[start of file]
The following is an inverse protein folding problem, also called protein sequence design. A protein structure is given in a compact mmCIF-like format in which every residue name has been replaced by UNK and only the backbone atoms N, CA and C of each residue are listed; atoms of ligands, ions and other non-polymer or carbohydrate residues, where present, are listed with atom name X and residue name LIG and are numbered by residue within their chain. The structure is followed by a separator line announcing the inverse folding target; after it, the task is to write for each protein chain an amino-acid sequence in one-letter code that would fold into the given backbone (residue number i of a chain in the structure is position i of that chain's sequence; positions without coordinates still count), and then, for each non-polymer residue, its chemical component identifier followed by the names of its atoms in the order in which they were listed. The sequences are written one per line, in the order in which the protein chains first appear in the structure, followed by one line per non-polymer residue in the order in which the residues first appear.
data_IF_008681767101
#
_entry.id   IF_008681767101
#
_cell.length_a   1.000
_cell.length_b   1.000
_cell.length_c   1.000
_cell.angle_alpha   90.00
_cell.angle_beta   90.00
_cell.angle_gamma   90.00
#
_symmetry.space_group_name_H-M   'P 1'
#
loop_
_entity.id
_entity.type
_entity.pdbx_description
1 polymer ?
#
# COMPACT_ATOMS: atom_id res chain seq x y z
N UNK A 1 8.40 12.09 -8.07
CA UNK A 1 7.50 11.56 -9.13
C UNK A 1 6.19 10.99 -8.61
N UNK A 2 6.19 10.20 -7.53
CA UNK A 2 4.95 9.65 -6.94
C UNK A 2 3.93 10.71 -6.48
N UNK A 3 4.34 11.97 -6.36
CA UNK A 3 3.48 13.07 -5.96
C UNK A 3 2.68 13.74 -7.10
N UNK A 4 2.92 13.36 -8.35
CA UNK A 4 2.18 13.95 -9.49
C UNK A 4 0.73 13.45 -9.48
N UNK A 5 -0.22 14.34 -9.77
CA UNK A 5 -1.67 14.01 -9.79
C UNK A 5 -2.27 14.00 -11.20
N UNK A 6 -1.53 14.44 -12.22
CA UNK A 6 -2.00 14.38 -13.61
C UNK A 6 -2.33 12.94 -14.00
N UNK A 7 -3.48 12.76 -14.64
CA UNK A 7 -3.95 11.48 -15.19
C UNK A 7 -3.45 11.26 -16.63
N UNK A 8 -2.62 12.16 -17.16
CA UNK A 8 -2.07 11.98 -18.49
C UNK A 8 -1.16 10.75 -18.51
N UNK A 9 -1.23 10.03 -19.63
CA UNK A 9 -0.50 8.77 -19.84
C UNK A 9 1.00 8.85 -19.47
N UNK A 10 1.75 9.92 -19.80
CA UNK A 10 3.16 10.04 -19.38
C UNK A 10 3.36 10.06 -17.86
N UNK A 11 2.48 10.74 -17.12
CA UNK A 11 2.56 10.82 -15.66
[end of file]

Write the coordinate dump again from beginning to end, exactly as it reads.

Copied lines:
The following is an inverse protein folding problem, also called protein sequence design. A protein structure is given in a compact mmCIF-like format in which every residue name has been replaced by UNK and only the backbone atoms N, CA and C of each residue are listed; atoms of ligands, ions and other non-polymer or carbohydrate residues, where present, are listed with atom name X and residue name LIG and are numbered by residue within their chain. The structure is followed by a separator line announcing the inverse folding target; after it, the task is to write for each protein chain an amino-acid sequence in one-letter code that would fold into the given backbone (residue number i of a chain in the structure is position i of that chain's sequence; positions without coordinates still count), and then, for each non-polymer residue, its chemical component identifier followed by the names of its atoms in the order in which they were listed. The sequences are written one per line, in the order in which the protein chains first appear in the structure, followed by one line per non-polymer residue in the order in which the residues first appear.
data_IF_008681767101
#
_entry.id   IF_008681767101
#
_cell.length_a   1.000
_cell.length_b   1.000
_cell.length_c   1.000
_cell.angle_alpha   90.00
_cell.angle_beta   90.00
_cell.angle_gamma   90.00
#
_symmetry.space_group_name_H-M   'P 1'
#
loop_
_entity.id
_entity.type
_entity.pdbx_description
1 polymer ?
#
# COMPACT_ATOMS: atom_id res chain seq x y z
N UNK A 1 8.40 12.09 -8.07
CA UNK A 1 7.50 11.56 -9.13
C UNK A 1 6.19 10.99 -8.61
N UNK A 2 6.19 10.20 -7.53
CA UNK A 2 4.95 9.65 -6.94
C UNK A 2 3.93 10.71 -6.48
N UNK A 3 4.34 11.97 -6.36
CA UNK A 3 3.48 13.07 -5.96
C UNK A 3 2.68 13.74 -7.10
N UNK A 4 2.92 13.36 -8.35
CA UNK A 4 2.18 13.95 -9.49
C UNK A 4 0.73 13.45 -9.48
N UNK A 5 -0.22 14.34 -9.77
CA UNK A 5 -1.67 14.01 -9.79
C UNK A 5 -2.27 14.00 -11.20
N UNK A 6 -1.53 14.44 -12.22
CA UNK A 6 -2.00 14.38 -13.61
C UNK A 6 -2.33 12.94 -14.00
N UNK A 7 -3.48 12.76 -14.64
CA UNK A 7 -3.95 11.48 -15.19
C UNK A 7 -3.45 11.26 -16.63
N UNK A 8 -2.62 12.16 -17.16
CA UNK A 8 -2.07 11.98 -18.49
C UNK A 8 -1.16 10.75 -18.51
N UNK A 9 -1.23 10.03 -19.63
CA UNK A 9 -0.50 8.77 -19.84
C UNK A 9 1.00 8.85 -19.47
N UNK A 10 1.75 9.92 -19.80
CA UNK A 10 3.16 10.04 -19.38
C UNK A 10 3.36 10.06 -17.86
N UNK A 11 2.48 10.74 -17.12
CA UNK A 11 2.56 10.82 -15.66